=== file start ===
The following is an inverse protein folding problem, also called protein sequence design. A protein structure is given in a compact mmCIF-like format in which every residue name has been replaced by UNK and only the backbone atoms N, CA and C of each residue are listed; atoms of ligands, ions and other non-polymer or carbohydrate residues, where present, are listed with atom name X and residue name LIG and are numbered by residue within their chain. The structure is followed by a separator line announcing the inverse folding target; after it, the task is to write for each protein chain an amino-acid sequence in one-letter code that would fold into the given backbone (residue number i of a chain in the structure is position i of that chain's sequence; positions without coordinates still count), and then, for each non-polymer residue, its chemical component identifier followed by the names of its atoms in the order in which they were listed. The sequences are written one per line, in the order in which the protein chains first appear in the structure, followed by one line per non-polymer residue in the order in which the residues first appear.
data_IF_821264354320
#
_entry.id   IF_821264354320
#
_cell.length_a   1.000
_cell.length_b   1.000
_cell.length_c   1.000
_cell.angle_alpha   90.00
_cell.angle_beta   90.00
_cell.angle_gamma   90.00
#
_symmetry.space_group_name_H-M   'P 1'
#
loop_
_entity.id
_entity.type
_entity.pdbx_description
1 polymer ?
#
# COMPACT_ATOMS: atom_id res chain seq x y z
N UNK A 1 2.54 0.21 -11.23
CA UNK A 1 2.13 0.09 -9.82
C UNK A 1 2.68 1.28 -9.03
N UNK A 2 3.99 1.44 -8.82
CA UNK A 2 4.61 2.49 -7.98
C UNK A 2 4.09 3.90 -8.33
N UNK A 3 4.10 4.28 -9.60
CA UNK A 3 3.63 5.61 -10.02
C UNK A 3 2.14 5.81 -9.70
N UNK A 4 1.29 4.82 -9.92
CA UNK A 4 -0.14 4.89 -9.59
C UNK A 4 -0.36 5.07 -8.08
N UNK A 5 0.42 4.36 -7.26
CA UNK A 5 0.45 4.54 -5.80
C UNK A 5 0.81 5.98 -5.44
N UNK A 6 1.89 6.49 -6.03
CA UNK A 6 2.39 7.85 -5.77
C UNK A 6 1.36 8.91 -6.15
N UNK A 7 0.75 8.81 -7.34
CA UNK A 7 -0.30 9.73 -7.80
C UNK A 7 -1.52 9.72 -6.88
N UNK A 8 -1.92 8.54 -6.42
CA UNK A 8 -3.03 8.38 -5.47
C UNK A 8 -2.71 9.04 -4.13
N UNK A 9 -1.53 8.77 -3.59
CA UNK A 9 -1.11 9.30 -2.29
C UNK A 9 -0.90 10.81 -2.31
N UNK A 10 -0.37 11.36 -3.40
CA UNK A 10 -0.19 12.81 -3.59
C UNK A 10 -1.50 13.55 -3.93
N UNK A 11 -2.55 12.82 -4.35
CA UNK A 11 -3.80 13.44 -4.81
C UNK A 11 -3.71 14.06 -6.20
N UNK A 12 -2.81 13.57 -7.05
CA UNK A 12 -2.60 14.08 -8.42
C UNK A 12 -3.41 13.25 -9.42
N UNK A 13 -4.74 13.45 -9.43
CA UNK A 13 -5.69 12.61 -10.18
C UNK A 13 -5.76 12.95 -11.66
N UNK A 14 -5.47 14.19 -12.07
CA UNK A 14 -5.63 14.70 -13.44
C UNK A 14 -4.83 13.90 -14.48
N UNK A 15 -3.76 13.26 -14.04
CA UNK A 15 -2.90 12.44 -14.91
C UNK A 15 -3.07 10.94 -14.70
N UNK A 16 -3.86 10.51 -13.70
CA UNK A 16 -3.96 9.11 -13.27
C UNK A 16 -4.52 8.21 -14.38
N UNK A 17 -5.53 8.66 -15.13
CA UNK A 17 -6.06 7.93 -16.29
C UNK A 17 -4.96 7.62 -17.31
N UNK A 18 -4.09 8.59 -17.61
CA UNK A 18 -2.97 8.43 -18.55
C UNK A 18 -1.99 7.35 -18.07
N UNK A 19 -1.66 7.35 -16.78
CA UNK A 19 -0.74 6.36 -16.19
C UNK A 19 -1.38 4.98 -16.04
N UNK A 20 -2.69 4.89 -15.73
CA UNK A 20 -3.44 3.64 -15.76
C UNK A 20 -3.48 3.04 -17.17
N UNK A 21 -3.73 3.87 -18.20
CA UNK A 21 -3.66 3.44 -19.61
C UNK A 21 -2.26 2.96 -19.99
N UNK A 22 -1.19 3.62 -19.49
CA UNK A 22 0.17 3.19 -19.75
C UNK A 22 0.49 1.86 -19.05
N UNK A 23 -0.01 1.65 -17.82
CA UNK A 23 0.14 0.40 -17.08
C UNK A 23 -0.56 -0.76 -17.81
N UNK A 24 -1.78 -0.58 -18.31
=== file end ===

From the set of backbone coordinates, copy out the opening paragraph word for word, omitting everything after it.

The following is an inverse protein folding problem, also called protein sequence design. A protein structure is given in a compact mmCIF-like format in which every residue name has been replaced by UNK and only the backbone atoms N, CA and C of each residue are listed; atoms of ligands, ions and other non-polymer or carbohydrate residues, where present, are listed with atom name X and residue name LIG and are numbered by residue within their chain. The structure is followed by a separator line announcing the inverse folding target; after it, the task is to write for each protein chain an amino-acid sequence in one-letter code that would fold into the given backbone (residue number i of a chain in the structure is position i of that chain's sequence; positions without coordinates still count), and then, for each non-polymer residue, its chemical component identifier followed by the names of its atoms in the order in which they were listed. The sequences are written one per line, in the order in which the protein chains first appear in the structure, followed by one line per non-polymer residue in the order in which the residues first appear.